BILL YATES: Right.
DOREEN LINNEMAN: But why the light is important. You can still be working on the light side and be in the light side and still be dealing with dark forces. But that is why even more so it is important that before every project meeting, or whenever you can, you reinforce why you work because why you work determines how well you work. And by the way, we can be working for play, purpose, and/or potential and still deliver on economic numbers. Or still have to deal with those dark side forces. It’s just the attitude or how we deal with that that’s important, if that makes sense.
BILL YATES: It does, yeah, absolutely. It’s a reality check of, okay, there are certain things that we have to abide by.
DOREEN LINNEMAN: Yeah.
BILL YATES: But as leaders, how can we engage the team?
DOREEN LINNEMAN: Yeah.
BILL YATES: So that we do spend most of our time and our effort on those things that fill up our cup.
DOREEN LINNEMAN: Yeah. And I get concerned sometimes talking about the light side and dark side because it can sound really fluffy, and it’s not. And it also can sound like, oh, Doreen, that must be nice, like light side, la la la, everything is easy. But it does start with you. It absolutely fundamentally starts with a decision of I am going to choose to put the hard work in and find out my whys. And then I’m going to lead by example. And I’m also going to be a steward, a servant leader, and help my people, those around me, as best as I can. So it can be done. It’s just a lot of hard work. But it’s worth it. It’s worth it.
BILL YATES: Yeah, I agree. And I think it’s up to that leader to understand and explain. It’s like I feel like I need to advocate for my team if there are things that are taking away from the fun of a project, if you will. And if there are things where I get pushback from management, or there’s just a, hey, this is a reality. We have to have this in order to comply or whatever. It goes back to the team members in understanding here’s the reason we have to do this. And then people understand it. They’re mature, and they embrace it.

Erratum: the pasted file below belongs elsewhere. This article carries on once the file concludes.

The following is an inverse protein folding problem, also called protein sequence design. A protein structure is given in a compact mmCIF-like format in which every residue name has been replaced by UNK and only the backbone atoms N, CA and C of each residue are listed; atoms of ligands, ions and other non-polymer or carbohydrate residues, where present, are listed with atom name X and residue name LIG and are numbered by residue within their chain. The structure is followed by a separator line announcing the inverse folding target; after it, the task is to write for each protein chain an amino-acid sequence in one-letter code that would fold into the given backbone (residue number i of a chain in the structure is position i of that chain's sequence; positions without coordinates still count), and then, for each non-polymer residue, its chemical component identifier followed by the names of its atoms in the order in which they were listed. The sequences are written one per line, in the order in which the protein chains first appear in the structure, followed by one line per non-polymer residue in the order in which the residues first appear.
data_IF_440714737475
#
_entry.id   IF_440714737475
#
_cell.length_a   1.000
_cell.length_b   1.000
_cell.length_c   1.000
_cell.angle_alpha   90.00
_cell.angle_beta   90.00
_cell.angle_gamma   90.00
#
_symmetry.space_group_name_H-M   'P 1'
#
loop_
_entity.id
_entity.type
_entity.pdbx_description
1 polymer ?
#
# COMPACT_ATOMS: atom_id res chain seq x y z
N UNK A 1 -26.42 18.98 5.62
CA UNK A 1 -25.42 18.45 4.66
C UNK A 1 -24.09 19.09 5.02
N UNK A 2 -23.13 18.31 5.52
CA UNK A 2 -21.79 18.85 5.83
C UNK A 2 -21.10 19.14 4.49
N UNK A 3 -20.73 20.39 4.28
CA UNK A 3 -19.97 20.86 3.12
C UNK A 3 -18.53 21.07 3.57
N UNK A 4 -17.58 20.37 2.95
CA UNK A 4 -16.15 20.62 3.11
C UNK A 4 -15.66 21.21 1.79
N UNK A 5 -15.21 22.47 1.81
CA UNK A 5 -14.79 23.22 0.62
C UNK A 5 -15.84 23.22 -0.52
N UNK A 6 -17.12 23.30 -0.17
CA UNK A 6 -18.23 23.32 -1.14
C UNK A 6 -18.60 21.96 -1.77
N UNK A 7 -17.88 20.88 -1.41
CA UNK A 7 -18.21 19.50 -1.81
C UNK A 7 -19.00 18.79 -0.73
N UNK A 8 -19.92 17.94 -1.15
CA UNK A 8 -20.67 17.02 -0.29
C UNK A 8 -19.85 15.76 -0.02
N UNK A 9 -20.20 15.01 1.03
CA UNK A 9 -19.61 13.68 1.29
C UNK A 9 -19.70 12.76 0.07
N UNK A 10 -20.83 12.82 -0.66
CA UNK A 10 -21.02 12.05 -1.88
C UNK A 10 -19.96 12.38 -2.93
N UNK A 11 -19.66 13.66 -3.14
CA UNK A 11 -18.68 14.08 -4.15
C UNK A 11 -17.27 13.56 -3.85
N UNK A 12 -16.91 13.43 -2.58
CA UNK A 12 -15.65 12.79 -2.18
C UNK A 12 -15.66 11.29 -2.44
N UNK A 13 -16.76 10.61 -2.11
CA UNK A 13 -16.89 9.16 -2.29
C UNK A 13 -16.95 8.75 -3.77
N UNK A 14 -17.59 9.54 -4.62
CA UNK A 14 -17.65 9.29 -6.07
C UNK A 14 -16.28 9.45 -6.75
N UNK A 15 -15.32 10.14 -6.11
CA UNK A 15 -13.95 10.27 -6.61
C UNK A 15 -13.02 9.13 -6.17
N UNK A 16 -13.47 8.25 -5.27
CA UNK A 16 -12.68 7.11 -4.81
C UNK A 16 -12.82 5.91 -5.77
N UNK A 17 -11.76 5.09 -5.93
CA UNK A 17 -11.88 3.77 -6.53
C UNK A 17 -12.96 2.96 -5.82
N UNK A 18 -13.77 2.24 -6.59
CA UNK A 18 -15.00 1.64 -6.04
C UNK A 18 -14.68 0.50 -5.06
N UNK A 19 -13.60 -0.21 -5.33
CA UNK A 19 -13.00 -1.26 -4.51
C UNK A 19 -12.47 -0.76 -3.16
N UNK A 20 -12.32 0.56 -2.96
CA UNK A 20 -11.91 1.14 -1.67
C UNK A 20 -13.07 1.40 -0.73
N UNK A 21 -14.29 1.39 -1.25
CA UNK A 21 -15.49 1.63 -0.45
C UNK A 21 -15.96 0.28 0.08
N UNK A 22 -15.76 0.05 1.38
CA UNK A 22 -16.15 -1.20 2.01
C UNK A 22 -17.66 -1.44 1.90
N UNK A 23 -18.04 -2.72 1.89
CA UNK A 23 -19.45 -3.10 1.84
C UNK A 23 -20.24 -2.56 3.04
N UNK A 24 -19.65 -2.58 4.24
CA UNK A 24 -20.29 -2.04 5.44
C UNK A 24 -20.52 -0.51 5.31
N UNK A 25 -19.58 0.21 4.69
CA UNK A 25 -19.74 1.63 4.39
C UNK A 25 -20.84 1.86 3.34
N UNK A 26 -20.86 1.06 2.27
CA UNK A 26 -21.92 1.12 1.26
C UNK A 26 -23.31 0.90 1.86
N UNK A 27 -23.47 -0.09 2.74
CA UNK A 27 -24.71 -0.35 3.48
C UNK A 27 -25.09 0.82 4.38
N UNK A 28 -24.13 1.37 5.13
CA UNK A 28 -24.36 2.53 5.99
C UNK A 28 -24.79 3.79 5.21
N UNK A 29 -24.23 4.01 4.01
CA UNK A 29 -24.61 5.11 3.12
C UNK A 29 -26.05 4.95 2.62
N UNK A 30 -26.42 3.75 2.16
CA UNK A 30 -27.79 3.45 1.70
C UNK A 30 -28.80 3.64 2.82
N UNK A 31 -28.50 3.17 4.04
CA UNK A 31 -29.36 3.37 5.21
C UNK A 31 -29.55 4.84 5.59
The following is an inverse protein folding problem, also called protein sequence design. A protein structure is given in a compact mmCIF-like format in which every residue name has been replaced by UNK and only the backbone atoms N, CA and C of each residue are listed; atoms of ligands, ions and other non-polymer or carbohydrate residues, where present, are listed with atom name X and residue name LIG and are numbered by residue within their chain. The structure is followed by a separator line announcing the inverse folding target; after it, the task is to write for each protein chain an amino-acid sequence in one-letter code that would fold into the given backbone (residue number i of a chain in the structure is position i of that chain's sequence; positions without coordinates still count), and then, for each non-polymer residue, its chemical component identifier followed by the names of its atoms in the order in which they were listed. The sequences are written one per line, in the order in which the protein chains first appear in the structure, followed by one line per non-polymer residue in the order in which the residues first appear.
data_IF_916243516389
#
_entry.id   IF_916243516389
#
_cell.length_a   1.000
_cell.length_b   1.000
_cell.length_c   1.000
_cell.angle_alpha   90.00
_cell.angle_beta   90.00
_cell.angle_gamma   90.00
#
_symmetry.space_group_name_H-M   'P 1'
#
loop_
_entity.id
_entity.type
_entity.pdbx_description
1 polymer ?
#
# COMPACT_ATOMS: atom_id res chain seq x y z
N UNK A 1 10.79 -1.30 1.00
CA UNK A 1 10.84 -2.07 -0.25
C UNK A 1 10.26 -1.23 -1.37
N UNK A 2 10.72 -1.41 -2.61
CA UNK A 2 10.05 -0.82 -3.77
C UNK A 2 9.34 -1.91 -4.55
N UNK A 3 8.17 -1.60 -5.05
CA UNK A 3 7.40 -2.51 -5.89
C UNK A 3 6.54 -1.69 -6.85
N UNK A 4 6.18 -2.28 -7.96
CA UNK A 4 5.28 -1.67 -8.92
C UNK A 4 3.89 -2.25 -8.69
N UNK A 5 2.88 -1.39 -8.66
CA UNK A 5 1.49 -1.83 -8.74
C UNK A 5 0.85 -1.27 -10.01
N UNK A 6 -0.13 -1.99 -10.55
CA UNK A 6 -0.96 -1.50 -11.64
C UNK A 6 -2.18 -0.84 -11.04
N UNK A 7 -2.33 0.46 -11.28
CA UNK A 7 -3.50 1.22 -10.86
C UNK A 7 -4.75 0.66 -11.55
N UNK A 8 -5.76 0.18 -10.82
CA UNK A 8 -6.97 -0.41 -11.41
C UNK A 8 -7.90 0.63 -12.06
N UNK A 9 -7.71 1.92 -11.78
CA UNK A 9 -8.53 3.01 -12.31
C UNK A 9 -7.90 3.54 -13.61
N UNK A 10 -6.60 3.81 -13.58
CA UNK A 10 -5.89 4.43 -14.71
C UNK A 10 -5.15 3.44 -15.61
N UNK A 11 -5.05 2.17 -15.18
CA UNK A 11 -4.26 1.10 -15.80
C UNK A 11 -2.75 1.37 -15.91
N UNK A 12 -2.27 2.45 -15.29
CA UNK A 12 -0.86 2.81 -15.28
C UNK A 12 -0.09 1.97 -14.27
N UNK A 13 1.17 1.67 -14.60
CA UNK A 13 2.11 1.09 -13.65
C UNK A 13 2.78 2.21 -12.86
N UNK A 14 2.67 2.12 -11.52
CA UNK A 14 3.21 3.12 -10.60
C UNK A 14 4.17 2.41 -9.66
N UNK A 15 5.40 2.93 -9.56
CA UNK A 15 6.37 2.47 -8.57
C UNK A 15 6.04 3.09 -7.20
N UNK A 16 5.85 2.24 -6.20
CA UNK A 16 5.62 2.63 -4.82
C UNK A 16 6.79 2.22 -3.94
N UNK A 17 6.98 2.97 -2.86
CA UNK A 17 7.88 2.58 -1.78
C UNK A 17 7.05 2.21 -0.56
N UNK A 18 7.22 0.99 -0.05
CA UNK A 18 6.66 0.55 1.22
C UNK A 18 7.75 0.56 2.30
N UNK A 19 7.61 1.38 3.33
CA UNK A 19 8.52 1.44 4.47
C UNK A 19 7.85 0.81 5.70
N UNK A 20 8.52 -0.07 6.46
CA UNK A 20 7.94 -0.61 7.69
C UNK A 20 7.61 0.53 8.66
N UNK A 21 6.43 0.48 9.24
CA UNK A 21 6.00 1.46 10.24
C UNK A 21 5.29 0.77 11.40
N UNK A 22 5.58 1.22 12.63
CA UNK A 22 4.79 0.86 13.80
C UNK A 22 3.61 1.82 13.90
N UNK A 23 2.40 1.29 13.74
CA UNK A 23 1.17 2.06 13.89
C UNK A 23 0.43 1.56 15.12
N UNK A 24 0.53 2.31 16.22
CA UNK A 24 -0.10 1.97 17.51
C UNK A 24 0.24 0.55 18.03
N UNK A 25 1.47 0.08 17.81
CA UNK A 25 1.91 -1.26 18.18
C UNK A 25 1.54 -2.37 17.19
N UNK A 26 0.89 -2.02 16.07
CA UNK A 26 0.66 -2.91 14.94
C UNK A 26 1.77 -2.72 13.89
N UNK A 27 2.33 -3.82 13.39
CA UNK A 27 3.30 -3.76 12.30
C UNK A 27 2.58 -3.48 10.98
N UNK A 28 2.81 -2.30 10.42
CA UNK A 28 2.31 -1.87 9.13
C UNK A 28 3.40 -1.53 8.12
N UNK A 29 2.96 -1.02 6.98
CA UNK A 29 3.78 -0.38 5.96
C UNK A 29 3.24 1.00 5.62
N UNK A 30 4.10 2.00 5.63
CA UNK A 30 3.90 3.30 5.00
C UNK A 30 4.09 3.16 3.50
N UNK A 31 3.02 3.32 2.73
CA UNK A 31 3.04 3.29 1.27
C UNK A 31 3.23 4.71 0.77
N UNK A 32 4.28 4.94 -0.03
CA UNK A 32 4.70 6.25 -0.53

DOREEN LINNEMAN: Yeah, absolutely. And I might even go one step further and be a little provocative here. There also comes a point where, if you can’t get your team on the light side, or the culture can’t be on the light side or the dark side, I’m just going to call a spade a spade. You just may be on the wrong bus. And I will say that life is way too short to be working in an organization that doesn’t bring you joy. Bronnie Ware was a palliative care nurse, and she did a study on, which is basically hospice care, interviewing everybody on their deathbed, all of her patients on their death bed, what their biggest regrets were.
The number two regret of the dying was I wish I didn’t work so hard. And I propose that the only reason why that is number two is because people work on the dark side. And if people were living their purpose, aligning their purpose, working for play, purpose, or potential, there’s no way that that would be your second regret. You would love to be working because every single day you have the opportunity to live out your purpose.
So, I mean, I will say that, you know, it is hard work, and reality is reality. But if you are a leader who’s willing to put the work in for your team, and at the minimum yourself because you owe it to yourself, you get one shot at this life, and you can’t get there after seeking help, then it’s time to shift the proverbial bus.